This walk commemorates the legend of the rector of North Marston from 1290-1313, Sir John Schorne, who ‘conjured the Devil into a boot’ and who was said to be able to do this at will. Another legend is that during a drought he struck the ground with his staff and water gushed forth. This is the now the Schorne Well seen en-route, its waters reputed to help cure gout. A cult grew up and although he was never canonised, miracles were attributed to Schorne, while North Marston became a popular place for many medieval pilgrims.
From Quainton village green head towards the 1830 windmill, turn right, passing the Village Store, to visit the church with its superb 17th and 18th-century Dormer monuments. From the church the lane curves north, soon going left over a stile onto the waymarked Matthew’s Way. Continue parallel to a farm access drive and converge with it at a hedge gap.
Continue ahead, leaving the farm lane where it bears left, to continue uphill towards thorn trees. Over a stile, climb half-right, eventually descending towards a lone oak tree, the stile nearby. Continue half-right, the pasture alive with meadow brown butterflies. North Marston appearing in the vale below, descend past a post and cattle trough and go half-left to a stile.
Cross Carter’s Lane, once a Roman road, and through a farm yard go half-left in the next field to a double stile by a pond. Over this take the right-hand path, leaving Matthew’s Way, and head to a footbridge and field gate. The route continues east across seven fields, one of wheat, the rest pasture, with North Marston church tower a guide. At the Portway road go right, then left onto a path near the bus stop and along a close to the tile-roofed Schorne Well, noting the lead boot with the Devil peering out and a statuette of Sir John Schorne. Continue ahead and go right to North Marston’s superb church, which once held Schorne’s shrine.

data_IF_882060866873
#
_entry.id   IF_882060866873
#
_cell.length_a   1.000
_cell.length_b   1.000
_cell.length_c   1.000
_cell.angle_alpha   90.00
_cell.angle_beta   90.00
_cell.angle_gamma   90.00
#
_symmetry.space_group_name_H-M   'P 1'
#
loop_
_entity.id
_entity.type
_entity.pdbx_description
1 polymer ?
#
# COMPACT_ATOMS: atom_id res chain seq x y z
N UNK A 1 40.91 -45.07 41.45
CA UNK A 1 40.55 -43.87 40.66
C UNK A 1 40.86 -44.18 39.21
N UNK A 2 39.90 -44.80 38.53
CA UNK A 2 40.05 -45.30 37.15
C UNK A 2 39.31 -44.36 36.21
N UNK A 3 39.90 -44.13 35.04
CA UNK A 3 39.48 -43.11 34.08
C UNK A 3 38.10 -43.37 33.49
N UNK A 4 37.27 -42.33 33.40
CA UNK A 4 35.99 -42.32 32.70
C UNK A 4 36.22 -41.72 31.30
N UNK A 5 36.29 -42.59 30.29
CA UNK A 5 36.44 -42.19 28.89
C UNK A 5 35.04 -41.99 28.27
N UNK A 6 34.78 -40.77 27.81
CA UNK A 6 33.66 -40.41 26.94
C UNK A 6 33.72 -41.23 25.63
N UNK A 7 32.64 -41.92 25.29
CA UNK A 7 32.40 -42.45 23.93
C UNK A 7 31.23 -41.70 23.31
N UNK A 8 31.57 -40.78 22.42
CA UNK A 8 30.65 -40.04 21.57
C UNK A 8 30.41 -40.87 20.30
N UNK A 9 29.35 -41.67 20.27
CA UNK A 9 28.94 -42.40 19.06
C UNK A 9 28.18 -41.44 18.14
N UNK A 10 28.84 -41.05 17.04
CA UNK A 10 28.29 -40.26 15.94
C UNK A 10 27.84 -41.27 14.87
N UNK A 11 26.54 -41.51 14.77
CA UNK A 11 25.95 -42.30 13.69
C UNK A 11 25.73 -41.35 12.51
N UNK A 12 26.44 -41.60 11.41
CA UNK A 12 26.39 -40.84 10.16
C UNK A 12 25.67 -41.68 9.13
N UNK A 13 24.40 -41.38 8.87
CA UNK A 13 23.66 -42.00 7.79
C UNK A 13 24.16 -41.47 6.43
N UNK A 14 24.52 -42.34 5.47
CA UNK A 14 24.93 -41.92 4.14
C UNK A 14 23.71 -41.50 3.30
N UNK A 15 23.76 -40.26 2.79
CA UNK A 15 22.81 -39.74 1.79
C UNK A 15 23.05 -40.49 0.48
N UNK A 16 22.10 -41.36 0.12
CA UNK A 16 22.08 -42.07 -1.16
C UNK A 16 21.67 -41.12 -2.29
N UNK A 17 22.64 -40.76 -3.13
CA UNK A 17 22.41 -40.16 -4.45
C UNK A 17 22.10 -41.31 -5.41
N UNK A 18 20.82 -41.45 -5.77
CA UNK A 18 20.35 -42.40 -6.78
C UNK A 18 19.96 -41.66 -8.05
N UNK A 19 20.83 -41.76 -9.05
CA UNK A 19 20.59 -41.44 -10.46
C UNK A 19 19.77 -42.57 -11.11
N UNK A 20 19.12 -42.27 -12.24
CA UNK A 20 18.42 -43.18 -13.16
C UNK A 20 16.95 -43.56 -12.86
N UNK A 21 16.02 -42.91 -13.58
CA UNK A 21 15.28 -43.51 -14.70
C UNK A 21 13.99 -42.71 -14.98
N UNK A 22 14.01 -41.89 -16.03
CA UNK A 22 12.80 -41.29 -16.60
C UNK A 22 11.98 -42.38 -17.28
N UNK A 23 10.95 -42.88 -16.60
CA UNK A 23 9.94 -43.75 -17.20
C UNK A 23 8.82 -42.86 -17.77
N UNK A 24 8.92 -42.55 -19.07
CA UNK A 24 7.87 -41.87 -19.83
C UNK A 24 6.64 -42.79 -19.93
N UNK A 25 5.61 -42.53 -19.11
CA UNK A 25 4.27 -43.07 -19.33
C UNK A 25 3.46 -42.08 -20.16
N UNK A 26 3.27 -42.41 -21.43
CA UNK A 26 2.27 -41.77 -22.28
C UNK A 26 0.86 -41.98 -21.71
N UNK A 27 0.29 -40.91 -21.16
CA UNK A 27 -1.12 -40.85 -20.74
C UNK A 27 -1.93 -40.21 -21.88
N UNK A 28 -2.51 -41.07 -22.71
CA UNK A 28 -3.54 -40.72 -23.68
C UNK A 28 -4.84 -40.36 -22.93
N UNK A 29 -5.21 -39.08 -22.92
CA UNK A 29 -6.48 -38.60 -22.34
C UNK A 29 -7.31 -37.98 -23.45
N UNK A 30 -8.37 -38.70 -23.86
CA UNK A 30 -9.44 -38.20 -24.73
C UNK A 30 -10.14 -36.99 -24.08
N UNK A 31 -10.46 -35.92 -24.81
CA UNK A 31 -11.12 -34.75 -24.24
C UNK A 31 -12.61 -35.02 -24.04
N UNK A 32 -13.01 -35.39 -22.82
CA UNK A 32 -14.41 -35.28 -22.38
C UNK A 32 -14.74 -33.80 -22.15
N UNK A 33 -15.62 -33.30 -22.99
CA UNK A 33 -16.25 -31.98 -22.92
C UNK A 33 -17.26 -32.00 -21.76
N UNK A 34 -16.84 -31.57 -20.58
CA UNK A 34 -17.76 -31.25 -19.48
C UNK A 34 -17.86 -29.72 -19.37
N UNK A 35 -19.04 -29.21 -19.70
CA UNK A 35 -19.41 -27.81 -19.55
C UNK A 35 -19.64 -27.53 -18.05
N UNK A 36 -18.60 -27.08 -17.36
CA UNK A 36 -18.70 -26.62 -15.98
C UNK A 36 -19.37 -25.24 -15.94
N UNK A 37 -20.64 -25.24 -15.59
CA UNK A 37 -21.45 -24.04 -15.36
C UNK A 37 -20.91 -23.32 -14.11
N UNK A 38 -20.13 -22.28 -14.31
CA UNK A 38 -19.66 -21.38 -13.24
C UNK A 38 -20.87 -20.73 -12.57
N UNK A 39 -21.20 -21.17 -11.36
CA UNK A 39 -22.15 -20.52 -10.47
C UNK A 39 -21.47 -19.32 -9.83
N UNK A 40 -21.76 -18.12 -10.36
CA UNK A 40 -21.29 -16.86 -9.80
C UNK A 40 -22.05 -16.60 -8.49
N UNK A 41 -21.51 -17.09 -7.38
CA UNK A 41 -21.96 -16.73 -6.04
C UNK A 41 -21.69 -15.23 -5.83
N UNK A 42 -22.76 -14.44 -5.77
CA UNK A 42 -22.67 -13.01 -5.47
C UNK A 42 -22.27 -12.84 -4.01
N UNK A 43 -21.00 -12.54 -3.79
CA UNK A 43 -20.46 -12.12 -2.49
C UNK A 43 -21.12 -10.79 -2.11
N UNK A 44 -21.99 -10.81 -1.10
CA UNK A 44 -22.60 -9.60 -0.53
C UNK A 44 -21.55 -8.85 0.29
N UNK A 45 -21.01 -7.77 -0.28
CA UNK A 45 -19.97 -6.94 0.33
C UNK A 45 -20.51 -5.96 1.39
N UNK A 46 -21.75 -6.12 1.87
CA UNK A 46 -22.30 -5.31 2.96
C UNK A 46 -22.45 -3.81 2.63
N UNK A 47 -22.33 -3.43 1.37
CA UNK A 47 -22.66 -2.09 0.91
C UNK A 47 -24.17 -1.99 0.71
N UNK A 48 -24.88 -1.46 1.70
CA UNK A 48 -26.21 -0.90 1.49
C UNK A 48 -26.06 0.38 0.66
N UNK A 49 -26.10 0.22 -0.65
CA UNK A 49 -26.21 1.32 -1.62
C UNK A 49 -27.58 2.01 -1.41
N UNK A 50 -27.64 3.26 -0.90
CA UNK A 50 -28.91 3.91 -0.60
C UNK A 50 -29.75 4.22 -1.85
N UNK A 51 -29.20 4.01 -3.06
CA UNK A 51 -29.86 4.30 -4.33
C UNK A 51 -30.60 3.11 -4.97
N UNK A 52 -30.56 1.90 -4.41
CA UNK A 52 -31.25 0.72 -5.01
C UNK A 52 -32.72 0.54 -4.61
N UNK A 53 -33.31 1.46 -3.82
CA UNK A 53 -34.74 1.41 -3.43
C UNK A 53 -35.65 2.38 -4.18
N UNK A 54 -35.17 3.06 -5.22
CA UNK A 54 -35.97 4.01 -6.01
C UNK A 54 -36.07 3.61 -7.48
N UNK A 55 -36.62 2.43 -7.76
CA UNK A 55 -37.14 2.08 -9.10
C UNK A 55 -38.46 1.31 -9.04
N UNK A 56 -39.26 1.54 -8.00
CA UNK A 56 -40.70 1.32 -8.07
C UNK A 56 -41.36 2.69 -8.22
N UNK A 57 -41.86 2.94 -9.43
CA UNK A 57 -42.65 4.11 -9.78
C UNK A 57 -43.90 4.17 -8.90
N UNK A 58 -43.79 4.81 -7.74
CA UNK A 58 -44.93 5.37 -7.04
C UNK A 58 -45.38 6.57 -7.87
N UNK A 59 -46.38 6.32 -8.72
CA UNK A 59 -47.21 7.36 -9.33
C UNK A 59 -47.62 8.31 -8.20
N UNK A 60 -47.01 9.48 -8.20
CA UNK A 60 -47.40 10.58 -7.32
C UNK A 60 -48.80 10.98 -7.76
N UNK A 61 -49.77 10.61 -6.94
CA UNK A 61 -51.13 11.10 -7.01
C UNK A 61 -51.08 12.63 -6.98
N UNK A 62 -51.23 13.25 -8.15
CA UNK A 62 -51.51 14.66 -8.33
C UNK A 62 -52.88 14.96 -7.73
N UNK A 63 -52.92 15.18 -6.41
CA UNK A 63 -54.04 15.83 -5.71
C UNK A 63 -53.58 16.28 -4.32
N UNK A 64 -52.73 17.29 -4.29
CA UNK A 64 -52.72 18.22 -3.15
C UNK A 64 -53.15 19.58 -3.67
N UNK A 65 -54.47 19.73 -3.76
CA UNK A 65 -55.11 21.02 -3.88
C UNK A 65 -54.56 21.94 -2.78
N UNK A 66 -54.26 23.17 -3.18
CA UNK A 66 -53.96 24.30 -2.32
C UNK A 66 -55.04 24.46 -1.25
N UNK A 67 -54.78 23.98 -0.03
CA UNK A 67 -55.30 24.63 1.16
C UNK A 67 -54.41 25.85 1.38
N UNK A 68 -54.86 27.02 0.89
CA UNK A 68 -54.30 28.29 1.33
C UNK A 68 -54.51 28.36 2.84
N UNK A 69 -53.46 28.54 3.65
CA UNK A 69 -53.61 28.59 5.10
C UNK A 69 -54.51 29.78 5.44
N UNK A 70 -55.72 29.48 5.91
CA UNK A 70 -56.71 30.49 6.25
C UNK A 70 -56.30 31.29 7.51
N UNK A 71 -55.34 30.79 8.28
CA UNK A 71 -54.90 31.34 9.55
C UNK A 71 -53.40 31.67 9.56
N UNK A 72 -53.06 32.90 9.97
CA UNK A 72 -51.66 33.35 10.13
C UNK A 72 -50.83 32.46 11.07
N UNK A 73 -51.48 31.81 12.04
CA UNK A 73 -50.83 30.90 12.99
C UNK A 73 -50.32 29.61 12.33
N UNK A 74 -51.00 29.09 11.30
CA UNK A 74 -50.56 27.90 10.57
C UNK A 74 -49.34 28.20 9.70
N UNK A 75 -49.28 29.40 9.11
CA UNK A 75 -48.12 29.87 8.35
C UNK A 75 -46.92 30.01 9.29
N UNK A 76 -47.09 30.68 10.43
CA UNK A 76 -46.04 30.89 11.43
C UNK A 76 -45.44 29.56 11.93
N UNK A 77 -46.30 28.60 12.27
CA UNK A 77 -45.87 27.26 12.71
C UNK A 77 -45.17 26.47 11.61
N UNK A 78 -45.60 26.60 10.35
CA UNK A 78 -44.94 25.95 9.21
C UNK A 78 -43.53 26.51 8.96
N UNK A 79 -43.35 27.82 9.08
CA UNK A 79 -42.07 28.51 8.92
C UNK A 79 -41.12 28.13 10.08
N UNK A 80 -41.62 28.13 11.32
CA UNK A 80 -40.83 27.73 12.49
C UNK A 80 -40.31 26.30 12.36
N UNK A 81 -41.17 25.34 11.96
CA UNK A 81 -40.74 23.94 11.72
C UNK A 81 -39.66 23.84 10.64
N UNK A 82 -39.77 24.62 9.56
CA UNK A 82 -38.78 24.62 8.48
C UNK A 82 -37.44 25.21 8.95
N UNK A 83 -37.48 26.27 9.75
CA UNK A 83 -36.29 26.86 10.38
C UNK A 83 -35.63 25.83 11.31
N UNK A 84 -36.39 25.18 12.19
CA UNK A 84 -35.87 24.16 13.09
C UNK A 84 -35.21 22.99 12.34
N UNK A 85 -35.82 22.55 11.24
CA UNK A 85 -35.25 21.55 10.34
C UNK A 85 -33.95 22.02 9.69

Leave the churchyard near the tower and descend the lane to the village green. Beyond The Bell pub, go left down a lane signposted Hogshaw and Quainton. Continue along this lane and leave the village. Just past Brook Farm, at the village gates, go right over a stile and skirt the edge of one field to another. Cross two pastures, aiming towards the chimneys of Fulbrook Farm. Over the stile the route joins the North Bucks Way, a well-marked route.
The next field crossed has the earthworks of the deserted medieval village of Fulbrook, the farmhouse being all that is left. Through a hand gate the route becomes steep, heading between two ridges and past the remains of a 17th-century conduit or well head. Breasting the crest, head towards the telecom mast and go through a hand gate.
Before reaching the mast veer right to a stile in the corner of the field. This last section of the walk has terrific views over the Vale of Aylesbury and out to Oxfordshire as well. Then broadly follow the ridge before dropping down into Quainton via a kissing gate.
Arable fields and pasture. Quainton Hill rises 250 feet (75m) above the vale in which North Marston lies. The hills are bracing, superb and offer great views in all directions. Dogs need to be on leads for most of the route and there are numerous stiles.
How to get there
By car: Turn north off the A41 Aylesbury to Bicester road.
By public transport: The 16 bus route from Aylesbury to Bicester stops in Quainton, often a half-hourly service, www.traveline.info. The nearest railway station is Aylesbury on the Chiltern Line from Marylebone.
The George and Dragon Quainton, Aylesbury
The Five Arrows
High Street, Waddeson,
Aylesbury HP18 0JE 01296 651727
Buckinghamshire Railway Centre, 1 mile (1.6km) south of Quainton. This is a working steam museum with a relocated Victorian station from Oxford. There are various steaming and static open days while the station building with its bookshop, cafe and exhibits is often open (admission £3 per adult).
Ordnance Survey Explorer 192. Grid ref: SP 746 201
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